Insights from the group discussions: The potential of meta-governance for transformative innovation policy
For some time, the TIP community has been calling for organising the enabling conditions for transformative innovation. At the same time, it aims to be an equal, non-imposing, non-colonialist movement. It wants to realise global transformative solutions that are beneficial for all, by including all.
The perspective of meta-governance as promoted by S4D4C has considerable potential to further this agenda. This perspective leads to modes of behaviour in order to reach mutually accepted Science Diplomacy arrangements. It enables the orchestration and coordination of Science Diplomacy for transformative change without losing sight of socio-political realities. A governance framework that makes use of this perspective may be able to release the tensions arising from the differences between national interests.
Science diplomacy in practice
Who had thought that the annual TIPC conference would merely take place in the science community would have been misled. It was also a place where science diplomacy happened. Transformative innovation policy is of interest for many scholars in Europe and beyond. This interest led to the creation of an “inter-network dialogue” with the objective of furthering the TIP agenda and collaborating on it. With the TIP Consortium in the lead, the dialogue brings together other academic networks such as Eu-SPRI, STRN and Globelics. In this dialogue the TIP concept, mechanisms and funding opportunities are discussed and negotiated. Thereby, the dialogue presents an interface at which scientific actors carry out diplomatic activities, not only between themselves, but also including funding organisations, policymakers and, in some instances, citizens.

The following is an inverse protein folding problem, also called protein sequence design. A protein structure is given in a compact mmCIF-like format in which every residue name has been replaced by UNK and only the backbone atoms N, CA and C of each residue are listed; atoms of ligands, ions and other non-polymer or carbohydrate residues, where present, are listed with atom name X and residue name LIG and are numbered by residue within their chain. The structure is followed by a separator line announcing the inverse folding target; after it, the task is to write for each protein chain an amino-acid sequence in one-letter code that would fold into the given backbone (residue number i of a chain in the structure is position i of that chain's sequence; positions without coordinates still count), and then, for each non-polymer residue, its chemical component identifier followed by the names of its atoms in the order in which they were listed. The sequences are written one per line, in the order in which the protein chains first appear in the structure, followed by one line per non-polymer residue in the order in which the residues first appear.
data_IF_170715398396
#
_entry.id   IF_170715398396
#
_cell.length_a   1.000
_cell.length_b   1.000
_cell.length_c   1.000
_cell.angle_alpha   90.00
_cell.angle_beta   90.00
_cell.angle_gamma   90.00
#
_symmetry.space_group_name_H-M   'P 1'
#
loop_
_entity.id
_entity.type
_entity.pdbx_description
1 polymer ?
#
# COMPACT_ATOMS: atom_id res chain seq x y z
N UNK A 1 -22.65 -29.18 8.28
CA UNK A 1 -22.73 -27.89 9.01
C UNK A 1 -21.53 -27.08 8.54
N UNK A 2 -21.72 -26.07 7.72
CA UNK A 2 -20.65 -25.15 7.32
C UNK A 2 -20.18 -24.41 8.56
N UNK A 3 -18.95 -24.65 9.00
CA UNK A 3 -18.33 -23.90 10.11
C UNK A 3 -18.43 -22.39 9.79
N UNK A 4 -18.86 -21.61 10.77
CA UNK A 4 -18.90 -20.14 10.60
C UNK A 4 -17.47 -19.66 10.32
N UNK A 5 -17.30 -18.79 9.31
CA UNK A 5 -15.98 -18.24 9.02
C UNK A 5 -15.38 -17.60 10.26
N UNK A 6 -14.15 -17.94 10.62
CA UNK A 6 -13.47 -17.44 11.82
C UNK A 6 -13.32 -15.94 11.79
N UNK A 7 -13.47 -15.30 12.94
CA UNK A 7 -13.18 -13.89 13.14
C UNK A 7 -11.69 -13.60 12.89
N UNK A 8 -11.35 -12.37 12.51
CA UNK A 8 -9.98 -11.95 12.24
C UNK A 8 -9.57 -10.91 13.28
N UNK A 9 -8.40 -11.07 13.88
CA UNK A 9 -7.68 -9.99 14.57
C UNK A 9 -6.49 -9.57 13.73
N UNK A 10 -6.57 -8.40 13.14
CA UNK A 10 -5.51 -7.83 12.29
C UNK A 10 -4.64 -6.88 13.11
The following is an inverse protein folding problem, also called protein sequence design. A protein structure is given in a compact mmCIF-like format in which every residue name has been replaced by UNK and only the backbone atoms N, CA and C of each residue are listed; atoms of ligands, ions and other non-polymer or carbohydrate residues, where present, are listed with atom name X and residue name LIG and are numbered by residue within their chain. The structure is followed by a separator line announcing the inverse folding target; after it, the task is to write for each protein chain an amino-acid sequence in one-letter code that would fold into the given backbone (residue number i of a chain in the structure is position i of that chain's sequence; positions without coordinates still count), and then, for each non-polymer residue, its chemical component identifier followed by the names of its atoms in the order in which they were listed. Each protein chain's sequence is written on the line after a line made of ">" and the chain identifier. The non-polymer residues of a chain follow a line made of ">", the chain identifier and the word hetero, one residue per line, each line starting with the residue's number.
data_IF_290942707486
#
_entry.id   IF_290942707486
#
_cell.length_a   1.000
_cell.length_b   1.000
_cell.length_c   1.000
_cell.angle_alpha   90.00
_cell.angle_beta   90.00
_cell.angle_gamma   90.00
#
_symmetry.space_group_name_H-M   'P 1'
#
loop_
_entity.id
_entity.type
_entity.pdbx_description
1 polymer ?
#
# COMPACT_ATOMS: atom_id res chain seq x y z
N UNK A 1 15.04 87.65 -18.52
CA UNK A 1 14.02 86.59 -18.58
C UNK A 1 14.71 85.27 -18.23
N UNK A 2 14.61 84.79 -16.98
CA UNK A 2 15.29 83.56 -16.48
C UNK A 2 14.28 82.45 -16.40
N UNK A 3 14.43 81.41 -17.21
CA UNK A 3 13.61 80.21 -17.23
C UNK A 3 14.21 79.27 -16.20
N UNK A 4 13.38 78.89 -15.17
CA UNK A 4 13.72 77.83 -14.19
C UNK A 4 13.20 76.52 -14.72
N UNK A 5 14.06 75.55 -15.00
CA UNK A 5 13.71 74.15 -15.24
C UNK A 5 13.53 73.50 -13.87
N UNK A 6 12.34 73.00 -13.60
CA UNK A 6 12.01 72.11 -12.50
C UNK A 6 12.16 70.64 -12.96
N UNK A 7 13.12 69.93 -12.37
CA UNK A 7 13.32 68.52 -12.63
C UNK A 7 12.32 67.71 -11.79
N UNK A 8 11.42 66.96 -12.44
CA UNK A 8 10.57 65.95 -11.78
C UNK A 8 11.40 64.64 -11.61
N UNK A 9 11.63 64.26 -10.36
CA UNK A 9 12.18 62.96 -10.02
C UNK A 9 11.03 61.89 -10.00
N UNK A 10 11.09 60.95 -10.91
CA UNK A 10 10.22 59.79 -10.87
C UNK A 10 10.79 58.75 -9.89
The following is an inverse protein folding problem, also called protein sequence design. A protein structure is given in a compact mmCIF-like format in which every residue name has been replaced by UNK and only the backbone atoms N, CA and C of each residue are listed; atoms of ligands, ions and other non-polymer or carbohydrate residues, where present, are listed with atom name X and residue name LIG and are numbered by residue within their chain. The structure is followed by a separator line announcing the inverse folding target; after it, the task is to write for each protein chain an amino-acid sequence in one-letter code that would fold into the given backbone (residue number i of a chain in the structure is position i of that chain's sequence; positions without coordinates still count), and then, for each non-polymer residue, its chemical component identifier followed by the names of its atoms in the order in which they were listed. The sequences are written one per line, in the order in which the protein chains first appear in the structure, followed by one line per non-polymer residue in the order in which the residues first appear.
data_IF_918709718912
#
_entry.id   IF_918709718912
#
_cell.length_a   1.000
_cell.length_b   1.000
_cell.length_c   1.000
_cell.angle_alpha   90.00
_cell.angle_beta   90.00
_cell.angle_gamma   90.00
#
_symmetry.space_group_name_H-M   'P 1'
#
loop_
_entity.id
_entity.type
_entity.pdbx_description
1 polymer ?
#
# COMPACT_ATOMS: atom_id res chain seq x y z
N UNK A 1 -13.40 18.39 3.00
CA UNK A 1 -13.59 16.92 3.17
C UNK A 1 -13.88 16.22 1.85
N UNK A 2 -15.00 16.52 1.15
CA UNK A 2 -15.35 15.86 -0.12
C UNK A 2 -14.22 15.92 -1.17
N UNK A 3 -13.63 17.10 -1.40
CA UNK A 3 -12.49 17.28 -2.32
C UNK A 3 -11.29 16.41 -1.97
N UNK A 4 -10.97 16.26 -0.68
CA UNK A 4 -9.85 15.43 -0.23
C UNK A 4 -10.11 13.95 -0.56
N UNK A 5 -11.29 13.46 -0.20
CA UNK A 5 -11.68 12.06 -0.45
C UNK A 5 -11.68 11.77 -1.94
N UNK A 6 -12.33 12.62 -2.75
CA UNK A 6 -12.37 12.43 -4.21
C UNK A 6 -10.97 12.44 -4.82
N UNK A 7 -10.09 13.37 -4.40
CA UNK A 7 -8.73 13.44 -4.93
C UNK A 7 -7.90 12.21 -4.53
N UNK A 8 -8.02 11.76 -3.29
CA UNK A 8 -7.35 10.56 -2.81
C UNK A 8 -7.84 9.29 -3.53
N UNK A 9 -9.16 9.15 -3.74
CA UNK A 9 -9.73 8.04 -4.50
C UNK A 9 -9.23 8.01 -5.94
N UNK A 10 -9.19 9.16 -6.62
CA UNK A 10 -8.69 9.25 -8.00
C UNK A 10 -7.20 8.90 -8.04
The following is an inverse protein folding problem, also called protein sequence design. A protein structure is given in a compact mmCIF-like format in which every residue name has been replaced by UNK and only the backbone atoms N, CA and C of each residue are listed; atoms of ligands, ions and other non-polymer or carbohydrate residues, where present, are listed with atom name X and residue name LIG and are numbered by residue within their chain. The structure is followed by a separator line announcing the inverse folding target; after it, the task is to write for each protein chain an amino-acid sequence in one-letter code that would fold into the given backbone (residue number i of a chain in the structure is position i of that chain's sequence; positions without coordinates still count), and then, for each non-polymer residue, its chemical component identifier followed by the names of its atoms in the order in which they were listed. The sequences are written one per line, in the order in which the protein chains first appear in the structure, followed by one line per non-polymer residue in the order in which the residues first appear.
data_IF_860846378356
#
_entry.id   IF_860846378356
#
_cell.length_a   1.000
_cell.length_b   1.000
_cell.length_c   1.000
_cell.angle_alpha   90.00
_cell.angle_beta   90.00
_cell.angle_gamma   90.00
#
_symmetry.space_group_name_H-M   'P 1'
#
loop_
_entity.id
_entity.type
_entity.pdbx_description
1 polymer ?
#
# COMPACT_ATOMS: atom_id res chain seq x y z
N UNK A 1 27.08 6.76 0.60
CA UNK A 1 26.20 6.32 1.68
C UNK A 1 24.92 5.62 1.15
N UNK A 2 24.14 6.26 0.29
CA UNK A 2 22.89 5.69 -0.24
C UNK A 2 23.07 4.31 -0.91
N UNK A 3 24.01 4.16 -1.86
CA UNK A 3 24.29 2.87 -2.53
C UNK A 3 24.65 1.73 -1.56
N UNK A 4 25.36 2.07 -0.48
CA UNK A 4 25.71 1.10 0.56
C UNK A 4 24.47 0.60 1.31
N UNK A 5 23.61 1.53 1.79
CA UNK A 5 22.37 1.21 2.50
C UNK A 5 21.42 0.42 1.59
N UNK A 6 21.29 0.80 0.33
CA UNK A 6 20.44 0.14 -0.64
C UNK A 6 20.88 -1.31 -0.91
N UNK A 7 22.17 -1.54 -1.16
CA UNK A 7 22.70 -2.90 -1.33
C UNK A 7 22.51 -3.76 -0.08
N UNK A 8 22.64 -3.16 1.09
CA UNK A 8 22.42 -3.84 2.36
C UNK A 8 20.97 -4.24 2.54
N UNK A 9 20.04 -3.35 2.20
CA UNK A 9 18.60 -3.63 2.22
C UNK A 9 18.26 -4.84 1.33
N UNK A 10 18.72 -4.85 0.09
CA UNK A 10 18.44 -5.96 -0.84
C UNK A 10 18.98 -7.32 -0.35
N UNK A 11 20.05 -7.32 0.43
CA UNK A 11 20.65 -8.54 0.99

Science Diplomacy and TIP can learn from each other. Science Diplomacy has the opportunity to learn from the common narrative presented by TIP. TIP can learn how Science Diplomacy pervades the international arena. Both movements currently have considerable traction in different parts of society and governments. Besides, both share the ambition to change societies in profound ways. This ambition is necessary in the face of grand challenges. Unfortunately, there is still a long way to go.
To a lesser degree, this also holds true for the transformation of scientific practice. The format of the conference was probably more appropriate to discuss the overarching conference topic than a traditional conference would have been. However, for those presenting their projects, the conference setup was only indirectly fruitful compared to one where manuscripts are discussed. With publication rates as central metric, transforming the format of conferences only will in the end not lead to profound change.
(Header image: from the conference brochure)